Transition Point #2: Triage and Diagnosis- I asked the student to play a piece that was comfortable and played well, perhaps a piece that had recently been completed to get an idea of where the student was at.  As the student played, I had to force myself to watch and listen all the way through as tempting as it was to stop and fix things along the way as I do with many of my other students. I needed to step back and assess the situation as well as triage and diagnose any problems.  I found myself thinking about how the bow hand shape needed to be refined, the student’s stance was a bit lop-sided, and the left wrist couldn’t decide where it needed to be.  Which of these issues should I address first?  There needs to be a balance of correction with encouragement to avoid trying to completely overhaul the student in the first lesson, and so I picked the area that seemed to be causing the most trouble which was the bow hand shape.  We isolated the finger placement and hand/wrist motion and gave some simple repetition bow exercises to hopefully iron out those issues fairly soon.  The next area covered was the left wrist which proved to be slightly more of a challenge than I was initially anticipating, but I feel we got off to a very good start with that setting us up nicely for the coming weeks.  With regard to encouragement, I was very impressed with the student’s intonation and made sure to acknowledge that it was going very well so far, but it is a constant skill to be worked on and enhanced and we discussed ways to do that for the weaker spots for next time.

Transition Point #3: Communication- At the end of the lesson, I stepped out to chat with the parents as I always do while the student is packing up.  I made sure to ask if they had any questions after I summarized what had been done and what would be worked on for the coming week, and the parents had some good questions about my studio policy and routine and such which was encouraging.  I always appreciate when parents care enough about their students’ music education that they not only pay for them to take lessons and rent and instrument, but they also take an active interest in the students’ instruction as well and how they can get involved at home.  For the next few weeks I will be very active in my communications with both parents and students so that everyone will be on the same page and so the parents can feel confident that I greatly value their role in their students’ instruction and want to be open to address any concerns that may arise.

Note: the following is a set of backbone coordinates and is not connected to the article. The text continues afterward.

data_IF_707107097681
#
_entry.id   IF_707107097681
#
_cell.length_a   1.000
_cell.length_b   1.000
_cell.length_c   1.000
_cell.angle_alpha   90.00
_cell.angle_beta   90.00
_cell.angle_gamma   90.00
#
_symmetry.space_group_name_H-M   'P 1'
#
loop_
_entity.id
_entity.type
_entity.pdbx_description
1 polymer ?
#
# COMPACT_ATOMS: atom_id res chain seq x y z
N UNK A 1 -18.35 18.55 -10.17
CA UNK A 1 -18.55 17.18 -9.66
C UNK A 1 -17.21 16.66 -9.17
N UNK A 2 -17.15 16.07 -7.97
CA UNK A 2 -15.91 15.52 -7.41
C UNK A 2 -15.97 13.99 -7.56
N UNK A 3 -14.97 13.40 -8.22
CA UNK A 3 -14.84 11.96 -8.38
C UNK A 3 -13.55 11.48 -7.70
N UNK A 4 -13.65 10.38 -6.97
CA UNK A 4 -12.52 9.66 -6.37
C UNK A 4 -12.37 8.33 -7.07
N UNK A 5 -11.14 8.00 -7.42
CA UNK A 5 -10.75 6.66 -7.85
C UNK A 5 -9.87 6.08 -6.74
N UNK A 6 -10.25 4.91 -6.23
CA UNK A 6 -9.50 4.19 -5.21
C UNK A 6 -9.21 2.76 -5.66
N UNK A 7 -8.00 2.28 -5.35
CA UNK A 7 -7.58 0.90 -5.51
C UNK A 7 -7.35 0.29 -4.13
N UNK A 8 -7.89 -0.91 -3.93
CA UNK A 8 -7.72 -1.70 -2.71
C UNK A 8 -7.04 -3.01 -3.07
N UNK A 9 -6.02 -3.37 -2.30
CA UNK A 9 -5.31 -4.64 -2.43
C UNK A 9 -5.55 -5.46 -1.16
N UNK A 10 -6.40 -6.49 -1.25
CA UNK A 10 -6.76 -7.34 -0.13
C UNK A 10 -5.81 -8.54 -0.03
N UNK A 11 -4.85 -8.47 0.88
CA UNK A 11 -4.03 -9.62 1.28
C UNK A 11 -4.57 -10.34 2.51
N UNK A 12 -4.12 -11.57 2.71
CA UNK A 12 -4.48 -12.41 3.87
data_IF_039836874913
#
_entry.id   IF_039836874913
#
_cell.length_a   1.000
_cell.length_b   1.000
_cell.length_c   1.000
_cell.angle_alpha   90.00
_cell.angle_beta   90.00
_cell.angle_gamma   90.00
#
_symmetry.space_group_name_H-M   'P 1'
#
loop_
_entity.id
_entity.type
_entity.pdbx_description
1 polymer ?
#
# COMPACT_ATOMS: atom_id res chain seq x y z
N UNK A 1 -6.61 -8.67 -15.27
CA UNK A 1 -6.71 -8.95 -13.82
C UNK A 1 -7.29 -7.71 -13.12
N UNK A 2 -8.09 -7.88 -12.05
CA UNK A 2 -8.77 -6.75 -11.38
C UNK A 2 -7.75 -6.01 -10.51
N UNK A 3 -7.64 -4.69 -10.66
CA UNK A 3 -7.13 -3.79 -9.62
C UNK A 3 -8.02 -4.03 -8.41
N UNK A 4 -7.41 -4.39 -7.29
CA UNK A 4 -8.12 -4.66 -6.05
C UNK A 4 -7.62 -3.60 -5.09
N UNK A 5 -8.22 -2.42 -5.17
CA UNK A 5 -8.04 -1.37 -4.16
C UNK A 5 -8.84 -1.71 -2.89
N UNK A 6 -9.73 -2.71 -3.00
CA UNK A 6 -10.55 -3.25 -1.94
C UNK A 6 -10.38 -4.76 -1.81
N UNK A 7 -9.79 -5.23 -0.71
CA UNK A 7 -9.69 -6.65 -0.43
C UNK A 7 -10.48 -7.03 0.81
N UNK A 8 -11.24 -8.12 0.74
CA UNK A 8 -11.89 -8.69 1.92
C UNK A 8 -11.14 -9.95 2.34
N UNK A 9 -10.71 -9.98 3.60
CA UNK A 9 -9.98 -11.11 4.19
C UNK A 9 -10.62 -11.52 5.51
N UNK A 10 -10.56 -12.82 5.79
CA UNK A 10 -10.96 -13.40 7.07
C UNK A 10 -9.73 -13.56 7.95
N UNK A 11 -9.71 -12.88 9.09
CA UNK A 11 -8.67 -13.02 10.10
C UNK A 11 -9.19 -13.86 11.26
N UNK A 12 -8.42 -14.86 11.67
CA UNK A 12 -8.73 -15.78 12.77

“Teacher-y Tidbit”- Be very aware of how your students and parents are managing in a transition situation.  Whether it be in a private lesson or a classroom, transitions can be bumpy, and it’s important to instill confidence and trust very early on so that students and parents feel more at ease with the changes happening.  As you assess your new students, always be thinking ahead to the lessons in the coming weeks and start to plan a roadmap as they start this new leg of their musical journey with you.

Taking Off the Training Wheels

Two years of hard work and dedication finally paid off this afternoon as I was awarded my Master of Arts in String Pedagogy.  It’s been an amazing journey and I have so many fond memories, but I am very much looking to the road ahead.  I can’t believe it’s over, and I don’t know yet what is in store for me, but I am feeling extremely blessed and excited to move forward.

This week as the gravity of this accomplishment has sunk in and I have transitioned out of my life as a student, I have felt very much like a set of training wheels has been removed.  I remember when I got my first “big kid’s bike” with streamers on the handlebars and a basket in the front.  I think it was a birthday gift, and it was the best.  I rode up and down the driveway ad nauseum getting more and more confident with my balance and steering, until one day my dad took out his tools and we said goodbye to the two little wheels in the back who had been instrumental in my learning process to that point.  For the first few weeks of riding completely independently I remember glancing back periodically to make sure they were gone and remind myself that I was a big girl riding my bike now.  Now looking back at a total of six years of higher education and studying with some of the foremost pedagogues in my field, the training wheels have been taken off and I am ready to get on the other side of the podium.  While my role as student has been scaled back, I am very much looking forward to the opportunity to learn from my students, and I am also looking forward to continuing in my studies as a performer.  I know that the learning part of life never stops even though I’m done going to school and I can’t wait to apply what I’ve learned thus far and see all that I will learn along the way.